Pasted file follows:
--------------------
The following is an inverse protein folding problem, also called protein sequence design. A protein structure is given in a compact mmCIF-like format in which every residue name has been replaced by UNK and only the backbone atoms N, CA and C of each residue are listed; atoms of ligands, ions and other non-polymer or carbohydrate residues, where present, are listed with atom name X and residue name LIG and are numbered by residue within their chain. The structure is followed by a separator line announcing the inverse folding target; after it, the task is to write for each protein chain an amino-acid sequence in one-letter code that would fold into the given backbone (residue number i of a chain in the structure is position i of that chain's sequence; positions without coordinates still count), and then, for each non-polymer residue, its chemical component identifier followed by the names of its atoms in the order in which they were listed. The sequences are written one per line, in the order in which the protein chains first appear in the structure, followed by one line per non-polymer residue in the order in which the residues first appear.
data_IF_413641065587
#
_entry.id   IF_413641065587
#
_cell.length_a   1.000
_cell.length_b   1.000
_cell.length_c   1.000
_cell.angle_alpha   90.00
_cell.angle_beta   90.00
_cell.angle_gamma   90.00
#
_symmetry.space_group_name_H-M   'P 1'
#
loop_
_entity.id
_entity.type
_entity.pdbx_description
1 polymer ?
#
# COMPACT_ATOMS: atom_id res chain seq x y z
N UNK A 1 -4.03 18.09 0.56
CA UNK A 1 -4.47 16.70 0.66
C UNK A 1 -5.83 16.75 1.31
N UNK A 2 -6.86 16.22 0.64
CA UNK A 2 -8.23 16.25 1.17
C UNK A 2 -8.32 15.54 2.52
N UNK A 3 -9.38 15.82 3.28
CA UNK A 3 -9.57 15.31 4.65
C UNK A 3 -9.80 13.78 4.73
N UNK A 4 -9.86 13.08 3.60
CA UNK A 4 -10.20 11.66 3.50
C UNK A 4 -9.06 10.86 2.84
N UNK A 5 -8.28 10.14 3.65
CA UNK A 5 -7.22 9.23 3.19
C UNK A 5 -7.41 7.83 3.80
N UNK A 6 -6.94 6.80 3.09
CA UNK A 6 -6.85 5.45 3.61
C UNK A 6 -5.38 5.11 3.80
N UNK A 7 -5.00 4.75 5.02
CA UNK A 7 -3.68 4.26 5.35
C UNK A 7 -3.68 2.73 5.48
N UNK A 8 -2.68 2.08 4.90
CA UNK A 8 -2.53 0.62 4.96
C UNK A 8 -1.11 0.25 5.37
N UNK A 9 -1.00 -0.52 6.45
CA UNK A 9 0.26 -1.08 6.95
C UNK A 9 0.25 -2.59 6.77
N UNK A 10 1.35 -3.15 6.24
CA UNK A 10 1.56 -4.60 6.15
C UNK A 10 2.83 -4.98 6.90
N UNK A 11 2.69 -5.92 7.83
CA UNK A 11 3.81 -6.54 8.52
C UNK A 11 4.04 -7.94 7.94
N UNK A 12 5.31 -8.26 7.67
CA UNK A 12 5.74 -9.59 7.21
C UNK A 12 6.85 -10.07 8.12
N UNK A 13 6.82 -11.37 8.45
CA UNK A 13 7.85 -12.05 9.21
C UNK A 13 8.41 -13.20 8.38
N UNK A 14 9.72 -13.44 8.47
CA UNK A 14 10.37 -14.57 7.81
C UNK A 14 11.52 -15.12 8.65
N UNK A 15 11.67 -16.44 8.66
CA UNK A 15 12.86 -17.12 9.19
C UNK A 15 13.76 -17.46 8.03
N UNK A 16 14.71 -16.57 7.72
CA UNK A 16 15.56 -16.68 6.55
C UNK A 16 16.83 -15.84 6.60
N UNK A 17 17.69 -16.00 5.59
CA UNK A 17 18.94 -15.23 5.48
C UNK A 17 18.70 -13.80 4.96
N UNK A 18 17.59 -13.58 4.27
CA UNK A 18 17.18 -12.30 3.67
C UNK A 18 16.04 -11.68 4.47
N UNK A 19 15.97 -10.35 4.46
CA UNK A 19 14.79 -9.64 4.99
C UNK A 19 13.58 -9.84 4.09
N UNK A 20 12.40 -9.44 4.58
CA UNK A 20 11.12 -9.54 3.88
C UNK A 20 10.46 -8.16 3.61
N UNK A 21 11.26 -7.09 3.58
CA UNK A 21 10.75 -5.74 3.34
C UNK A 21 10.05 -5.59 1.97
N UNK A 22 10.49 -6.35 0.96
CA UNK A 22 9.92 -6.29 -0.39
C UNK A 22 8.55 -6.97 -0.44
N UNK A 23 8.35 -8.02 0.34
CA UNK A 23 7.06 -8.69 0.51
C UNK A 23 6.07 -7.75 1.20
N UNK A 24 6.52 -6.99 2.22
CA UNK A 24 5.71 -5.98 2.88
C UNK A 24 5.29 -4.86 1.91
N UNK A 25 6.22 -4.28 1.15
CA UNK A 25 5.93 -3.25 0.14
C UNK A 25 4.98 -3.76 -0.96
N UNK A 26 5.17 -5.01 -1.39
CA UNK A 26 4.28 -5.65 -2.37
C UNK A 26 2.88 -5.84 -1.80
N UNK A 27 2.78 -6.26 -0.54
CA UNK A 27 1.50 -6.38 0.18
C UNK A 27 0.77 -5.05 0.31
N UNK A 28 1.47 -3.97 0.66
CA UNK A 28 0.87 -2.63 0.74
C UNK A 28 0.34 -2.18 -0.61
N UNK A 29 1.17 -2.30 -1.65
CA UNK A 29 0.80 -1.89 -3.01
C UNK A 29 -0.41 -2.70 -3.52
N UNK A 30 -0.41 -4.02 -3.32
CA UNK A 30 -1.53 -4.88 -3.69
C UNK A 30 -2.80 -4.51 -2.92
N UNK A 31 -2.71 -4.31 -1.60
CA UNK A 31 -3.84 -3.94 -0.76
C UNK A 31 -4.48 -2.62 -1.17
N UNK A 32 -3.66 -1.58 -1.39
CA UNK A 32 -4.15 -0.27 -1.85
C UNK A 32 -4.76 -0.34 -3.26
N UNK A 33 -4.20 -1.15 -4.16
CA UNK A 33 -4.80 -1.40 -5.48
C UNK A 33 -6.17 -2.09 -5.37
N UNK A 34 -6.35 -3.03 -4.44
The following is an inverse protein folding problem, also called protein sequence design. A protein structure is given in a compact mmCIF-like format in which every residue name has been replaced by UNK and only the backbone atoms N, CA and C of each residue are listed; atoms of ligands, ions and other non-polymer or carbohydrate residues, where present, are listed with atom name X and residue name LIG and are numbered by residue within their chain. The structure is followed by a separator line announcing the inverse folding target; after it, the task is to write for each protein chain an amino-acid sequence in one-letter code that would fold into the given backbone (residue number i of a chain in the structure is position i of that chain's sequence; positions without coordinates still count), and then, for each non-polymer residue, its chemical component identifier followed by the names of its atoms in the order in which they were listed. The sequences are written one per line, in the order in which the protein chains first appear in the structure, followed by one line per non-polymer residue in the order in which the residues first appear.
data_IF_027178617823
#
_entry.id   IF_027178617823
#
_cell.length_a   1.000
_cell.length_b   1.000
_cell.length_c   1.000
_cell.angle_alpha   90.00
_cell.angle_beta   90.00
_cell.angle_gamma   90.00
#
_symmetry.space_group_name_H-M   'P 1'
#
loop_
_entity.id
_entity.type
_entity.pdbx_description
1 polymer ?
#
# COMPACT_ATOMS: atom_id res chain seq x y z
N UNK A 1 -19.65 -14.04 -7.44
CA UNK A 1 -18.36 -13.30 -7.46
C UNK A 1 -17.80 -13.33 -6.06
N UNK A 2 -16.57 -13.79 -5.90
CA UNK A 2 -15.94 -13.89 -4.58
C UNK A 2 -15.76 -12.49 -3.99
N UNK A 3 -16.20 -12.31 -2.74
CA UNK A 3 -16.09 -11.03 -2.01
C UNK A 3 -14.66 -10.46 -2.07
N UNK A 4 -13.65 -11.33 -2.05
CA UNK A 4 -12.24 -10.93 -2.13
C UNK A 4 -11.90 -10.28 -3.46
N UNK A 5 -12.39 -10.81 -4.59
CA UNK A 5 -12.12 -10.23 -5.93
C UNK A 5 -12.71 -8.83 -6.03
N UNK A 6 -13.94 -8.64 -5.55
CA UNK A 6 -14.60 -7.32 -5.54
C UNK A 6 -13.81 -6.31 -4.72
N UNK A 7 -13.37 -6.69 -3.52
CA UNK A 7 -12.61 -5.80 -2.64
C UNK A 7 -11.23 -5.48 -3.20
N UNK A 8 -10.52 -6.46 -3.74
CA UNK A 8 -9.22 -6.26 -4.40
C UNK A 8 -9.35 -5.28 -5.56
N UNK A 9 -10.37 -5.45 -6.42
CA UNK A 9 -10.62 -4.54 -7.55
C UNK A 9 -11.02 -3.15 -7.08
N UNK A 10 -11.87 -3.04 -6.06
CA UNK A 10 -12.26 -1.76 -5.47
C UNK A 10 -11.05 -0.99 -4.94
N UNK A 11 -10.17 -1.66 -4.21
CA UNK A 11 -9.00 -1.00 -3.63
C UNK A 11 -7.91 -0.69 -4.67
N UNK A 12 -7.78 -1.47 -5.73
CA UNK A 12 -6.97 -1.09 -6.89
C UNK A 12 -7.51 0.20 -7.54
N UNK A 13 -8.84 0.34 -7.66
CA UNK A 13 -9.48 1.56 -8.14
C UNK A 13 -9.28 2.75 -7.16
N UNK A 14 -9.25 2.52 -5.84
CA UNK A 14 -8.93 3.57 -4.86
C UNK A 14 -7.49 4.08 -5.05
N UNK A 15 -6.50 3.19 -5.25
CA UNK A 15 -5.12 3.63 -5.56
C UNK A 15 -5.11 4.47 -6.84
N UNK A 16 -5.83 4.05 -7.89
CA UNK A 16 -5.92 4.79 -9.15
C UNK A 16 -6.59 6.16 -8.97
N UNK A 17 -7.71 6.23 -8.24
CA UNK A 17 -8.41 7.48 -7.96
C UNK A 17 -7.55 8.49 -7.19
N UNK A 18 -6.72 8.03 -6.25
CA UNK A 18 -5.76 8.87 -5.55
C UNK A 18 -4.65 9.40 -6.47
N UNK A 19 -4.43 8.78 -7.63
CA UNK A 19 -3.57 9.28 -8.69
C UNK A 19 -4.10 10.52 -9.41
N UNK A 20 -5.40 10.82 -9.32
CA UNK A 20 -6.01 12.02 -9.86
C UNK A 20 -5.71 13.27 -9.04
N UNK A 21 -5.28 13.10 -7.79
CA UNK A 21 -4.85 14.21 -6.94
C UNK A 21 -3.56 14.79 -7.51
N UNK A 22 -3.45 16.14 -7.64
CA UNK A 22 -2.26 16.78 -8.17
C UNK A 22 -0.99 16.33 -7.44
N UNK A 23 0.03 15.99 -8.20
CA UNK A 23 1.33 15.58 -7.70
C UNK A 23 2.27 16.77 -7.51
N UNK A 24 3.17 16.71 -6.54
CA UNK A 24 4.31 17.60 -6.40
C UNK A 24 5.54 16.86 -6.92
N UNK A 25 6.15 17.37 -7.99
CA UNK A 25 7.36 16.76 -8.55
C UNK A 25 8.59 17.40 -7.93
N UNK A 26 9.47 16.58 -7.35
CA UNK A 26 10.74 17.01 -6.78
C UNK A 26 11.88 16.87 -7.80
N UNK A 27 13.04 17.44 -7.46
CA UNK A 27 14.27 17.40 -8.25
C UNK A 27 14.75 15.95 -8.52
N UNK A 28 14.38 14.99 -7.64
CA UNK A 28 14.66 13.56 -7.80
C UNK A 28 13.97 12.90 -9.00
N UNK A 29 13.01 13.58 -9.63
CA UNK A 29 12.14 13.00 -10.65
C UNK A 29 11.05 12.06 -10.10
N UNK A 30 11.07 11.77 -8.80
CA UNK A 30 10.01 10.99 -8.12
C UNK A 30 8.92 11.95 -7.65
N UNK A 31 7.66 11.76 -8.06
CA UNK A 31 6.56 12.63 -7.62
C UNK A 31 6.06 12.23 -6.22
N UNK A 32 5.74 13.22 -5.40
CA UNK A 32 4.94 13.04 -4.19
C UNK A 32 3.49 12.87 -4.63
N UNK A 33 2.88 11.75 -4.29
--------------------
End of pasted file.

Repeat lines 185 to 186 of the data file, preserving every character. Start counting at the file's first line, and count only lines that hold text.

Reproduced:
N UNK A 15 -6.50 3.19 -5.25
CA UNK A 15 -5.12 3.63 -5.56